George Ritzer's McDonaldization thesis argued that contemporary life is succumbing to the standardization, flexibility and practicability of fast-food service. This book brings together specially commissioned papers by leading social and cultural analysts to engage in a critical appraisal of the thesis. The contributors discuss the roots of the thesis, the rationalization of late modern life, the effects of increasing cultural commodification, the continuing prominence of American cultural and economic imperialism and the impact of globalization on social and cultural life. The strengths and weaknesses of the McDonaldization thesis are clearly evaluated and the irrational consequences of rationalization are pinpointed and critically

Dennis Hopper, McDonald's and Nike

Dennis Hopper, McDonald's and Nike

Dennis hopper, McDonald's and nike
Norman K.Denzin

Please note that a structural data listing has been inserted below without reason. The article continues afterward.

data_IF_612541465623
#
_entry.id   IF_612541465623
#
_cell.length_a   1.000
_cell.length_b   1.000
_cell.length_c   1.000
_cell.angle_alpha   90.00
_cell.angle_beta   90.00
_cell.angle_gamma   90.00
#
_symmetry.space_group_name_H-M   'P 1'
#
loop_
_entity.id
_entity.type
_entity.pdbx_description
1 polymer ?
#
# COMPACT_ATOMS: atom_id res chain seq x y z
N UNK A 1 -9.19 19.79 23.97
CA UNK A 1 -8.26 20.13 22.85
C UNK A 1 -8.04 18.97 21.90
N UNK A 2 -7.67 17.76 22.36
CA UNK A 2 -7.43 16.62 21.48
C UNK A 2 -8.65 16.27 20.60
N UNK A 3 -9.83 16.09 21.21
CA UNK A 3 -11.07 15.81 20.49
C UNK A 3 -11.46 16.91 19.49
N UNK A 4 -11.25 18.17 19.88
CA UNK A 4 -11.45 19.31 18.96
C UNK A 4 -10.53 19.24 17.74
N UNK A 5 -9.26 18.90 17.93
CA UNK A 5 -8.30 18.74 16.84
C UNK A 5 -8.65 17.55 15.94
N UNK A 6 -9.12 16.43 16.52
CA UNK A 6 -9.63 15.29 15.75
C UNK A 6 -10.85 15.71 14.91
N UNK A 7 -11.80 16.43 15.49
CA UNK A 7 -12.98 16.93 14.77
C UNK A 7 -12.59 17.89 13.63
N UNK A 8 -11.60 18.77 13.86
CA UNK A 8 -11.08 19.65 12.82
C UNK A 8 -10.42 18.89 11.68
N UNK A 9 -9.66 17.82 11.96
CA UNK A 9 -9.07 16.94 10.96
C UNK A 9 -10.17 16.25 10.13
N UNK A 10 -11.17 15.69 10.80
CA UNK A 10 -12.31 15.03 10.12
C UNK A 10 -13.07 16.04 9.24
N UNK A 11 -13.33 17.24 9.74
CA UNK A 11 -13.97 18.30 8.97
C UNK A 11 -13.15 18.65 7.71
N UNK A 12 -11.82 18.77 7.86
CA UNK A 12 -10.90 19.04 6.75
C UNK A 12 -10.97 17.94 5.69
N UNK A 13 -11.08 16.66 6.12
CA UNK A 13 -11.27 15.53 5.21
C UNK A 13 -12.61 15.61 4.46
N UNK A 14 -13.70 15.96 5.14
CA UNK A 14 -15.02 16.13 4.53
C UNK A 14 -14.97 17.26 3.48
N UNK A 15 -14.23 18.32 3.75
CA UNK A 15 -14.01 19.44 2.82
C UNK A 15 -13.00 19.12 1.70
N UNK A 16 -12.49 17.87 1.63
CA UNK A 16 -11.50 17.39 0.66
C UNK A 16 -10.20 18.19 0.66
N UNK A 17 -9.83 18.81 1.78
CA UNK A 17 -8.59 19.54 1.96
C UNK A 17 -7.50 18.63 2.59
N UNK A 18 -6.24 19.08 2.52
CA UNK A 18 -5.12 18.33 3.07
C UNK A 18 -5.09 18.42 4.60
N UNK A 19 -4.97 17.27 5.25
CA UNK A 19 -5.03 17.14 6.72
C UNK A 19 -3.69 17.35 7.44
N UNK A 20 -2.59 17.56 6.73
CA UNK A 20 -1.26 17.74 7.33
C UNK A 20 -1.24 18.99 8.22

I want to read Ritzer's ‘McDonaldization of society’ thesis ironically and literally. Ironically, Ritzer finds perverse pleasures in pointing out how contemporary society has become McDonaldized. But his prescriptions (Ritzer, 1993: 182–5) for resisting the iron cage of McDonald's1 read like a Ralph Nader manifesto for middle-class consumer protest. I want to take his protests to a deeper, more critical level. This will require an extension of his central theme. He literally reads the postmodern landscape through the lens of McDonald's. I want to extend this McDonaldization of society thesis to the Nike Corporation, its ‘swoosh’ logo, and its ‘Just Do It’, ‘Be Like Mike’, ‘Air Jordan’ advertising slogans. I will compare McDonald's to Nike. ...

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